Niagara Gazette — Base Paths choked down his distaste for “The Show” Saturday, helping grandson Clark, 10, to his major-league debut. Fourteen hours later, they decided that even as mediocre a team as the Blue Jays deserves a better city than Toronto.
We crossed the Rainbow Bridge, our agent wondering at Clark’s governmental pedigree – residence, Summerhill; address, Locke; phone number, Sempronius; school, Groton. Actually, they’re all one crossroads location. “Perfect,” said she.
Declining the limited options of GO-train from Niagara Falls, we drove to Appleby, around the corner from Hamilton, on an every-half-hour schedule. We bought tickets, $18 round trip for two, but nobody collected them. We learned later it’s an honor system, rarely checked. Three hours before game time, it was a rolling nest of Blue Jay fans of every feather.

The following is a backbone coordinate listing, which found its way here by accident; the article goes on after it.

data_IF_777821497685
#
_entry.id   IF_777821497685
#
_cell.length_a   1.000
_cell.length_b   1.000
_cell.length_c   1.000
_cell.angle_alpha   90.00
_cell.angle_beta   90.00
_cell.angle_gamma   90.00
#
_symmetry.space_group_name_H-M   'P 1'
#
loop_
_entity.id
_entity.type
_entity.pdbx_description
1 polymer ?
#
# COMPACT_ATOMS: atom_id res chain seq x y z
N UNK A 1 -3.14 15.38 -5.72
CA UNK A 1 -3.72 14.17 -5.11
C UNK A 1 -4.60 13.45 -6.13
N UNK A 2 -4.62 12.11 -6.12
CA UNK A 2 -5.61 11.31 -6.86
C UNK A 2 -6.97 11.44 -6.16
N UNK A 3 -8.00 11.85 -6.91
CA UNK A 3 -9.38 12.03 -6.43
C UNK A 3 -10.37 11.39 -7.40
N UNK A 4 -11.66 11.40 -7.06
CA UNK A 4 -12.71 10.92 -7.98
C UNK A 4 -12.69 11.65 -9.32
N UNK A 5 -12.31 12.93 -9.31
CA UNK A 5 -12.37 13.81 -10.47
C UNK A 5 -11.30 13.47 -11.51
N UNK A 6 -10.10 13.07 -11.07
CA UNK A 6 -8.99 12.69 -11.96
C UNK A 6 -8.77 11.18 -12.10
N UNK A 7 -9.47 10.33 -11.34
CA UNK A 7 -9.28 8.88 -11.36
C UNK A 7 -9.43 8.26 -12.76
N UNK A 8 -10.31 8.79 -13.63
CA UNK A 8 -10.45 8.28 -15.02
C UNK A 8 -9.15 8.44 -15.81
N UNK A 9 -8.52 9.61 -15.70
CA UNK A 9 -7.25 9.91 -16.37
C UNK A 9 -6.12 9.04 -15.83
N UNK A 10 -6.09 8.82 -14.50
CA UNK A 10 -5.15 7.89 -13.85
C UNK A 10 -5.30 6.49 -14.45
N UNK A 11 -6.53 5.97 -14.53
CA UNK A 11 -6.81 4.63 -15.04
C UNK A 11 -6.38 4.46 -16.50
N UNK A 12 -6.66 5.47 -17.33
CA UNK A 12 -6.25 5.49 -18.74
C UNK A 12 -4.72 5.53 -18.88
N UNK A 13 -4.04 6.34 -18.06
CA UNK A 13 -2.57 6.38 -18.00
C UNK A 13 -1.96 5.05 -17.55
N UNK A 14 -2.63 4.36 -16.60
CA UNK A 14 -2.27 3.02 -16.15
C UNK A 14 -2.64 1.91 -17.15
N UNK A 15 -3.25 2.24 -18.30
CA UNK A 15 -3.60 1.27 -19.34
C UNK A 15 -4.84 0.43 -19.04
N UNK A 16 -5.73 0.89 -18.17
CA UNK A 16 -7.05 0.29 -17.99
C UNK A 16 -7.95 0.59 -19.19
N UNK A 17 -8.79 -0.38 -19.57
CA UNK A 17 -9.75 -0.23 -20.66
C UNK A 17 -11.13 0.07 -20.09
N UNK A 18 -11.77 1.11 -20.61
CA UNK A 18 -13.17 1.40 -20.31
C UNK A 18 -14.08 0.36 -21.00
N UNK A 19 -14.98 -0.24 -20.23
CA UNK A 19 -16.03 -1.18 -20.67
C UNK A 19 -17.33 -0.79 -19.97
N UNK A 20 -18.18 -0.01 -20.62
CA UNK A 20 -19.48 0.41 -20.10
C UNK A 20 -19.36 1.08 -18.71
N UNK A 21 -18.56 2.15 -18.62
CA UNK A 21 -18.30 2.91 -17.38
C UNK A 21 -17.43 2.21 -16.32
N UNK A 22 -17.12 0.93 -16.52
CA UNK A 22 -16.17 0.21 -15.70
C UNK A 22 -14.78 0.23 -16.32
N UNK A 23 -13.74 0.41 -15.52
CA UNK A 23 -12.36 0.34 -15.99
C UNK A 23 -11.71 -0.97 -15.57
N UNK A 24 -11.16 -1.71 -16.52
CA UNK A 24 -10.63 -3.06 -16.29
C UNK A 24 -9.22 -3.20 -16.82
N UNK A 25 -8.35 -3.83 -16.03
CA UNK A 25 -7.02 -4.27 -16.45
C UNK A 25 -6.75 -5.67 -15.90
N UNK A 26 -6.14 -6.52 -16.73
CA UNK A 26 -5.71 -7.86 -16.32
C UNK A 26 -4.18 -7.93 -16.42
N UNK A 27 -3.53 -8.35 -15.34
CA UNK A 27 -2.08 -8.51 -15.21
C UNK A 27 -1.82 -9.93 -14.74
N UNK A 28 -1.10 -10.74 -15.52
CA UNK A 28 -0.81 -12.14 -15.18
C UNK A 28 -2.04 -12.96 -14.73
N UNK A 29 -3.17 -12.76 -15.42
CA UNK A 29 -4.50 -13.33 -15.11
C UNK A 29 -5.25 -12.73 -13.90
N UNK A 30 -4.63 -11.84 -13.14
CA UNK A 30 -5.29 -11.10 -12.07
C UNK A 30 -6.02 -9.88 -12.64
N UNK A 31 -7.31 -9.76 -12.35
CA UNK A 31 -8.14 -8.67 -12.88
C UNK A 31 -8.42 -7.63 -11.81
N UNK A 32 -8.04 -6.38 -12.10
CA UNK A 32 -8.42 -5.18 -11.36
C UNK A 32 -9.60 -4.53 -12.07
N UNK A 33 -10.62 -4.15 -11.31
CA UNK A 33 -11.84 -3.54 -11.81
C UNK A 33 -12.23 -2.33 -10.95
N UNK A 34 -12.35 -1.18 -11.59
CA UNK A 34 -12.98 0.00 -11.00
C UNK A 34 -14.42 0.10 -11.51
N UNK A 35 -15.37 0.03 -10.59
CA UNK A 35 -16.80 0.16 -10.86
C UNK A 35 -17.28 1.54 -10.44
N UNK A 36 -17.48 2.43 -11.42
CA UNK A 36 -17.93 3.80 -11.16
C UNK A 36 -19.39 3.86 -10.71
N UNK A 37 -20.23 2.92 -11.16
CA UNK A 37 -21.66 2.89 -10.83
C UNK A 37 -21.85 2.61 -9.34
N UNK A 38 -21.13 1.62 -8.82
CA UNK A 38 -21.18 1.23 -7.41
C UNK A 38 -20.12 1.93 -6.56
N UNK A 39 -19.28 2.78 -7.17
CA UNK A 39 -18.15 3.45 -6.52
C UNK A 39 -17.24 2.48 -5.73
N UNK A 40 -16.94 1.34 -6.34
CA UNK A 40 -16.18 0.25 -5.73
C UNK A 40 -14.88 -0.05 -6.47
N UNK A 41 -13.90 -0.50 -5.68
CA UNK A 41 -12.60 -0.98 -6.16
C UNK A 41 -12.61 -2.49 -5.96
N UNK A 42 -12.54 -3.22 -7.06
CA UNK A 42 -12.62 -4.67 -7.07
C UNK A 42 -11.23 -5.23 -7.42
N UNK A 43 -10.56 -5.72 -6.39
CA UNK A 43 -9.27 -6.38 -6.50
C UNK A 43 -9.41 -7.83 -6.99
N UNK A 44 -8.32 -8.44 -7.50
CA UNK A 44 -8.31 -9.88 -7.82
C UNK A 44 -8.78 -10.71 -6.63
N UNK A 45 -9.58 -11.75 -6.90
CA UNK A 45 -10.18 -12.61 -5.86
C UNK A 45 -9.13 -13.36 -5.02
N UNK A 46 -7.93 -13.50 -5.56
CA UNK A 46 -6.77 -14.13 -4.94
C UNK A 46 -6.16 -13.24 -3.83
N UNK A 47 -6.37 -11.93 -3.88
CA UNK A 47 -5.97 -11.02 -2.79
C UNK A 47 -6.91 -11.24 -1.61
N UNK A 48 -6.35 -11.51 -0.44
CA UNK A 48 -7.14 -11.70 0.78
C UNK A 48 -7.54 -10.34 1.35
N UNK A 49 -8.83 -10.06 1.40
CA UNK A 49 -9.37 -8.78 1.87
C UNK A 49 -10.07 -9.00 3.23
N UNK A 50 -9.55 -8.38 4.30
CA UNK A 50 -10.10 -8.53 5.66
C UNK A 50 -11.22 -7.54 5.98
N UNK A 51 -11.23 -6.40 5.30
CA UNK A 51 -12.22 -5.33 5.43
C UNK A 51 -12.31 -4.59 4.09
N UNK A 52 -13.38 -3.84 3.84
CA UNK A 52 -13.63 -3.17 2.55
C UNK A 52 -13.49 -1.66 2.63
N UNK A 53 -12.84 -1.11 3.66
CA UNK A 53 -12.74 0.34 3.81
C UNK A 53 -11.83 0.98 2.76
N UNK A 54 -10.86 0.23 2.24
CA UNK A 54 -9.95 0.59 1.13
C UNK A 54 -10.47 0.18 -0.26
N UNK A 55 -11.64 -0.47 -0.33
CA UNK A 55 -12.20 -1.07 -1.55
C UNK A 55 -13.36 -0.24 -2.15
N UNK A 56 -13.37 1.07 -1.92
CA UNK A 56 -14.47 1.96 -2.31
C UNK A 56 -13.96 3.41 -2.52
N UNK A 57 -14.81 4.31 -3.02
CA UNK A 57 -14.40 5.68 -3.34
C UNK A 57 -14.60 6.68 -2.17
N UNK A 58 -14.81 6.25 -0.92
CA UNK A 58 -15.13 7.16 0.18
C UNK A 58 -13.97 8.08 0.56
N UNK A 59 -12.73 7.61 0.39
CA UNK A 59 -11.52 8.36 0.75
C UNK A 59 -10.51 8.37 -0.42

Toronto Union personnel directed us to the “skywalk,” a plywood maze of construction sites and pipe dreams. Twice we had to reverse field through a “pedestrian detour.” Even for a kid who gets on base a lot, it was a long hike.
Outside the Rogers Center, a scrumptious hot dog cost a mere $4 with all trimmings (post-game, $3) and then we were in, roof open, a new experience for Base Paths who has seen two games indoors.
The CN Tower loomed like a gigantic croquet stake. Pizza, popcorn and two drinks cost $20 and an usher rushed in to help ferry it to our seats, flatly refusing tip. With R. A. Dickey hurling, prospects for history seemed high.
Those crashed with a first-pitch single and the Twins sautéed the Jays 6-0. Still, the game had its wonders. Jay Jose Reyes was picked off so thoroughly that he almost fell to the ground laughing. Each center fielder doubled a runner off first. Twin center fielder Aaron Hicks made three spectacular catches, none to be mentioned in later accounts.